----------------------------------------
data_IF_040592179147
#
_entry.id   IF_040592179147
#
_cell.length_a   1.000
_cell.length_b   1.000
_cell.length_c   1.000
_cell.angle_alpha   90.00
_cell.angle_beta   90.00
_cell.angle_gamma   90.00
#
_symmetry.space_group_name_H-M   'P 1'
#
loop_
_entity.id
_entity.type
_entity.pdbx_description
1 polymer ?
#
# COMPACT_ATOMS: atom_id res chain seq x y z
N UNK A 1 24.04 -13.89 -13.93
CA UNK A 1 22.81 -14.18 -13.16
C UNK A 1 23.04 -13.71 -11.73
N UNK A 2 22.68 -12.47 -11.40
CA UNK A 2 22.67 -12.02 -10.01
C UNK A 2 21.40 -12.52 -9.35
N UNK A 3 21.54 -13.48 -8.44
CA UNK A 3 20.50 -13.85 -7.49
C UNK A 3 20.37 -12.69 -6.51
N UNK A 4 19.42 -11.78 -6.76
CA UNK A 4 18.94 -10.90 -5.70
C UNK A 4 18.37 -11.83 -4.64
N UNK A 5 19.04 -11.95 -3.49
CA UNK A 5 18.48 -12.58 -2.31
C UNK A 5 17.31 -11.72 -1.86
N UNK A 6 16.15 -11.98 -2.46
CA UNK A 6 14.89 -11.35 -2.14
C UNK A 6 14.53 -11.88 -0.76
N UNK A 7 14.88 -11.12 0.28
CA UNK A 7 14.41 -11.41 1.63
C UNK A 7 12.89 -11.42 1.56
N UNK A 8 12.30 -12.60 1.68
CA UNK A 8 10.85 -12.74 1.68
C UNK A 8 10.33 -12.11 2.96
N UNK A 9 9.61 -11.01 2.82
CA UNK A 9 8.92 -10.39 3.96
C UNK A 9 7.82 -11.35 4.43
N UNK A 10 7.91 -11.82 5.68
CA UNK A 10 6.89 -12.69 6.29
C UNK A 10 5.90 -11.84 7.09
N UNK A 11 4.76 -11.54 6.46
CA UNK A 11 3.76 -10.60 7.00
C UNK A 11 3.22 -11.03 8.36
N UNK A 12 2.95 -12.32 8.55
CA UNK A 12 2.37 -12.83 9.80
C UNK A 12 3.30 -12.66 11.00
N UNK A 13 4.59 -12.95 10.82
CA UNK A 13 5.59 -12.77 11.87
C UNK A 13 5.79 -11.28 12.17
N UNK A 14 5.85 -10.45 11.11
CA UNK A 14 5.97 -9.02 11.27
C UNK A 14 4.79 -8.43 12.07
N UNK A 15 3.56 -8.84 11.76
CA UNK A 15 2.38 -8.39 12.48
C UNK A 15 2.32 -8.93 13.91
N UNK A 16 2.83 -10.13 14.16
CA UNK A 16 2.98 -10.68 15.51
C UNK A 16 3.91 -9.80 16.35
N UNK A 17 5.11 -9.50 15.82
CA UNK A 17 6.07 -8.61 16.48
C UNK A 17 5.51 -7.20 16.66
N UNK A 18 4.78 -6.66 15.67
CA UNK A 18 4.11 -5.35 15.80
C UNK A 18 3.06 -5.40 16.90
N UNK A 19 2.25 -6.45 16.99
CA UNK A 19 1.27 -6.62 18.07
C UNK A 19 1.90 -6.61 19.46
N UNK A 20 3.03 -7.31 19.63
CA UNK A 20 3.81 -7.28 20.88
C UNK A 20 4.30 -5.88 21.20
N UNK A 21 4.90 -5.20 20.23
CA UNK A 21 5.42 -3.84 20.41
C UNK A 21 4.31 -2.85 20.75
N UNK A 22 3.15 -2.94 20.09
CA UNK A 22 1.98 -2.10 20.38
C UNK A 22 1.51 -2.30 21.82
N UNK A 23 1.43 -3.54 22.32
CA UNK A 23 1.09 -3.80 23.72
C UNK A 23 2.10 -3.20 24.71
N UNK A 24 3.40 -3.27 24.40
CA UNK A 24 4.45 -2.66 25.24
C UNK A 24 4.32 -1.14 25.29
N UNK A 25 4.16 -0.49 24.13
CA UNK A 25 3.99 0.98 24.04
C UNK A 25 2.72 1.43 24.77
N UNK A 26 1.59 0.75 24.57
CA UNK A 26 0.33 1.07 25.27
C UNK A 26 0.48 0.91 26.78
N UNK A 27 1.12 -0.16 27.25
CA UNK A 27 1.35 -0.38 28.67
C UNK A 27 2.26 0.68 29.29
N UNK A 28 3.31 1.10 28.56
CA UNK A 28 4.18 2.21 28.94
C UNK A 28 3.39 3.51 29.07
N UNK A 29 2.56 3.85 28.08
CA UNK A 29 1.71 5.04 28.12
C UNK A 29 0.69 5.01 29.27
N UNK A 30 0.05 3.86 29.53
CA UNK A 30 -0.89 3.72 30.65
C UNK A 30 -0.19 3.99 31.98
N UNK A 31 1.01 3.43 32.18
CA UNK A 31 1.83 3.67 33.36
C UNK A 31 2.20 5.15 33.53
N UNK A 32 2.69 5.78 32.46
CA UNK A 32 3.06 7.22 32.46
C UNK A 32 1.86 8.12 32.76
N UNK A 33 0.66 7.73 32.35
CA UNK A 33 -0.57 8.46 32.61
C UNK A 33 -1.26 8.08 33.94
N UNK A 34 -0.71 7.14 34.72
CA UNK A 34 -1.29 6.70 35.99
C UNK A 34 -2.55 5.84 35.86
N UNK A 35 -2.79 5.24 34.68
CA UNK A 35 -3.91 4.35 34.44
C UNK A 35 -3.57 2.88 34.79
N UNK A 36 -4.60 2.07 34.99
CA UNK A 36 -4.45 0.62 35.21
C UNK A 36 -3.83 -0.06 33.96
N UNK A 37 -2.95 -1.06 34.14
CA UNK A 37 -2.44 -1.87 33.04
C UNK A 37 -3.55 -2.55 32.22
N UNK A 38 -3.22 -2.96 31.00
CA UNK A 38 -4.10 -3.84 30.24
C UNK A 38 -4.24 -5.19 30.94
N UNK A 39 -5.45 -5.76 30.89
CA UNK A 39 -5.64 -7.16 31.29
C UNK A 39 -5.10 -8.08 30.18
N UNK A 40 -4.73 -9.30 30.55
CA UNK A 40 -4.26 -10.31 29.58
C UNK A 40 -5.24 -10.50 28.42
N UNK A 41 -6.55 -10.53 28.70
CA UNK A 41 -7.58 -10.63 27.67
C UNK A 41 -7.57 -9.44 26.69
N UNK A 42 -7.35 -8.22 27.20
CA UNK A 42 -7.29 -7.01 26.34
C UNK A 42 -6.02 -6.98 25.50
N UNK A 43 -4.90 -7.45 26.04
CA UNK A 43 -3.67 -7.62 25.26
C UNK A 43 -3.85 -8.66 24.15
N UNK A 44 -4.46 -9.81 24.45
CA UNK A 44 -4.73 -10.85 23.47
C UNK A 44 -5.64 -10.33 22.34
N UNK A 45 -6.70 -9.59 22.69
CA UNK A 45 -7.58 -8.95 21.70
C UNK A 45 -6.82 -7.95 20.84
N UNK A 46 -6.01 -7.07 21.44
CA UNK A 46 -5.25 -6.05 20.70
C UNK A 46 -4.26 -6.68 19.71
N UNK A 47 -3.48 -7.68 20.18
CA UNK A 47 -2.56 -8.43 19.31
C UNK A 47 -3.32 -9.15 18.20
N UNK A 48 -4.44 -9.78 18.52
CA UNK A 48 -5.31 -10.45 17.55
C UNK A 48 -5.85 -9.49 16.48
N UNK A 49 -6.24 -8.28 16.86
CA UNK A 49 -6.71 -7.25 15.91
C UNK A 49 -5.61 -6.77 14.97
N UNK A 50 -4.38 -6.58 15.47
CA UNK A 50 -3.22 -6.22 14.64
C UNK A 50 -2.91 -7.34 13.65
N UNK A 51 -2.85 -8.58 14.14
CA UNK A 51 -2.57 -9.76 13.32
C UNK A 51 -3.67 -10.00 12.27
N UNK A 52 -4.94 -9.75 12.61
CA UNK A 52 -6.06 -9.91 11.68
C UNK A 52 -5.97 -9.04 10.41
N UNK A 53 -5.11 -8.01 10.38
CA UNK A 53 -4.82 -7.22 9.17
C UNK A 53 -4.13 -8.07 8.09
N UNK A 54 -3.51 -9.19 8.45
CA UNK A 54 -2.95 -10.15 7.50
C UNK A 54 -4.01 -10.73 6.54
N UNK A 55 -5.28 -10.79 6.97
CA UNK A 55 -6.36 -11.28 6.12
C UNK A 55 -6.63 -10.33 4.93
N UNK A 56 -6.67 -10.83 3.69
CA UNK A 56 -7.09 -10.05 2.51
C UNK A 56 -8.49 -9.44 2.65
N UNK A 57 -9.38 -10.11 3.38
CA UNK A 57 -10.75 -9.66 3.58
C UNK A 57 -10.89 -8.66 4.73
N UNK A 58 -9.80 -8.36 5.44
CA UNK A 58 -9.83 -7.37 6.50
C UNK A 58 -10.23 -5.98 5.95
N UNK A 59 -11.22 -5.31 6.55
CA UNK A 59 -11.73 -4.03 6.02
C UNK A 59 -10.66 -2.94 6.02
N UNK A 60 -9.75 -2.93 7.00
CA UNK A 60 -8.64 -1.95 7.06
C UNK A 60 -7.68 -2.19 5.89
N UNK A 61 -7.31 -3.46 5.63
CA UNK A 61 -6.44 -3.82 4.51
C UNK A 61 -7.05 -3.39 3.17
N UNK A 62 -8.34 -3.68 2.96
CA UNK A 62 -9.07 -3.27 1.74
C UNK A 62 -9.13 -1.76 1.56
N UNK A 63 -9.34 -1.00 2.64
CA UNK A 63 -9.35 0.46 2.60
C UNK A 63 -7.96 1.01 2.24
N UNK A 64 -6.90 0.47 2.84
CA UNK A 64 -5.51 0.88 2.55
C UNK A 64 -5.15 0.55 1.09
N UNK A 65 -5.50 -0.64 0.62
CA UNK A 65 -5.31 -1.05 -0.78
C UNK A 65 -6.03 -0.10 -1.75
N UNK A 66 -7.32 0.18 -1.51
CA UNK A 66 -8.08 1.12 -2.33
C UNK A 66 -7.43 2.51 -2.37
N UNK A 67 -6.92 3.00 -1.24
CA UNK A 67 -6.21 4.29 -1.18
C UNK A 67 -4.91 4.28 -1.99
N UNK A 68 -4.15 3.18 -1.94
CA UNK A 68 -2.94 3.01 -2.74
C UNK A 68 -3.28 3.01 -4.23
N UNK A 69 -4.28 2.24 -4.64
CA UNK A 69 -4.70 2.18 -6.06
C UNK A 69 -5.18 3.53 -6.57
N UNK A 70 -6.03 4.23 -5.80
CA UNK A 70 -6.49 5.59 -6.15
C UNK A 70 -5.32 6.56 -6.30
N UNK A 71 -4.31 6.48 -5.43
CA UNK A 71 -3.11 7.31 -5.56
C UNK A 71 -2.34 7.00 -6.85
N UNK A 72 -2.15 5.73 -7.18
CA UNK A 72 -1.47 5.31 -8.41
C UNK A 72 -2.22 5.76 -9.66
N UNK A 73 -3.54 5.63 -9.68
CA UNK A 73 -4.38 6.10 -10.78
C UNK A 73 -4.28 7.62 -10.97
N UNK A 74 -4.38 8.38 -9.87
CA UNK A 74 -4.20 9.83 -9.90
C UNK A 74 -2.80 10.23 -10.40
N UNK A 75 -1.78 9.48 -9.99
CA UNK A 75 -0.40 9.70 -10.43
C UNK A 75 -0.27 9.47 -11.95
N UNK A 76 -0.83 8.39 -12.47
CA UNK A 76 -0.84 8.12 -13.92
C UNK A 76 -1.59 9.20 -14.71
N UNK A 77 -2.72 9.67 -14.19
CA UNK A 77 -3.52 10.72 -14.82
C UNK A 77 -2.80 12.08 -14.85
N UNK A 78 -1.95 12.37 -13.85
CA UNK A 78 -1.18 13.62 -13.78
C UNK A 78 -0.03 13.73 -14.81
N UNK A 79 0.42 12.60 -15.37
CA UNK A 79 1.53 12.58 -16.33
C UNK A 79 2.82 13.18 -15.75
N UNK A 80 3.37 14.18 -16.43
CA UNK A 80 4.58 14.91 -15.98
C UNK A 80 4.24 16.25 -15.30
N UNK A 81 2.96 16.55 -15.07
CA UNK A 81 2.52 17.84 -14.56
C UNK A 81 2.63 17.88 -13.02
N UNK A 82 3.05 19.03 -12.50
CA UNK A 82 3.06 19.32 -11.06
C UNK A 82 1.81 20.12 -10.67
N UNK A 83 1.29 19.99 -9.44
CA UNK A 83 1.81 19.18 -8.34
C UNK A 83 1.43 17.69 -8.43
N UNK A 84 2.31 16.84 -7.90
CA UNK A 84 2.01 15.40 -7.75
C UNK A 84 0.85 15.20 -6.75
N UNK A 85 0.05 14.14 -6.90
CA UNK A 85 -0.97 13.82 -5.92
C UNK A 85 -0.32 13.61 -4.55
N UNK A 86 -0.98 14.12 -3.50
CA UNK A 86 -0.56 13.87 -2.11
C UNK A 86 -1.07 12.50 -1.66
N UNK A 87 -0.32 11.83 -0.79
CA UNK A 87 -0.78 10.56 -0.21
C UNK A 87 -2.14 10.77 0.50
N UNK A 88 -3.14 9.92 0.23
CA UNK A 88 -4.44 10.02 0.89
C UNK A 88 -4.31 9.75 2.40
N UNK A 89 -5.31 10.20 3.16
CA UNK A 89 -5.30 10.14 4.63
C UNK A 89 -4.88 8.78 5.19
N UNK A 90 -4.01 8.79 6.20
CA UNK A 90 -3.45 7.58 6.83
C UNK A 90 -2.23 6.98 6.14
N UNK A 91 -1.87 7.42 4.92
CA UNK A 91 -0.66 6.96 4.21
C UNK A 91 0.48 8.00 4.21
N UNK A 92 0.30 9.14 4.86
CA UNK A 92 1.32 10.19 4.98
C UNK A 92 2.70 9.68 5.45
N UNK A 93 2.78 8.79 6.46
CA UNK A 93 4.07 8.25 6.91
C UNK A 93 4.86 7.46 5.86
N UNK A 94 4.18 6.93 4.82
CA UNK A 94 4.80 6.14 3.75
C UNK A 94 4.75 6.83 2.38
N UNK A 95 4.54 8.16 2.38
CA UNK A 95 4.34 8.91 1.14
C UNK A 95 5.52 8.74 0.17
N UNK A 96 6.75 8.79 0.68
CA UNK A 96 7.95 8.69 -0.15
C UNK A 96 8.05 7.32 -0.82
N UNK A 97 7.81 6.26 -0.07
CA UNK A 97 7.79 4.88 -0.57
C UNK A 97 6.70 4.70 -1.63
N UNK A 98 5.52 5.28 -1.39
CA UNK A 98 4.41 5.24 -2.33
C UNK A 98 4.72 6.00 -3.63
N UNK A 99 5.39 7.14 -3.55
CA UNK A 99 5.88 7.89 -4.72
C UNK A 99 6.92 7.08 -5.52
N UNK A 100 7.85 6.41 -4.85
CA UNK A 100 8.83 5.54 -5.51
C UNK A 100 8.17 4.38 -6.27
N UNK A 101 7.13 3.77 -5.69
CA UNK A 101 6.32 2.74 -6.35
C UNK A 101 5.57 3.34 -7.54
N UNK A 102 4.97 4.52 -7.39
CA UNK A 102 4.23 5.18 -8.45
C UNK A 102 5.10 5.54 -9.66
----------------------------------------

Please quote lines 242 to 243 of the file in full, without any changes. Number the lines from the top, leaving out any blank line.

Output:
C UNK A 74 -2.80 10.23 -10.40
N UNK A 75 -1.78 9.48 -9.99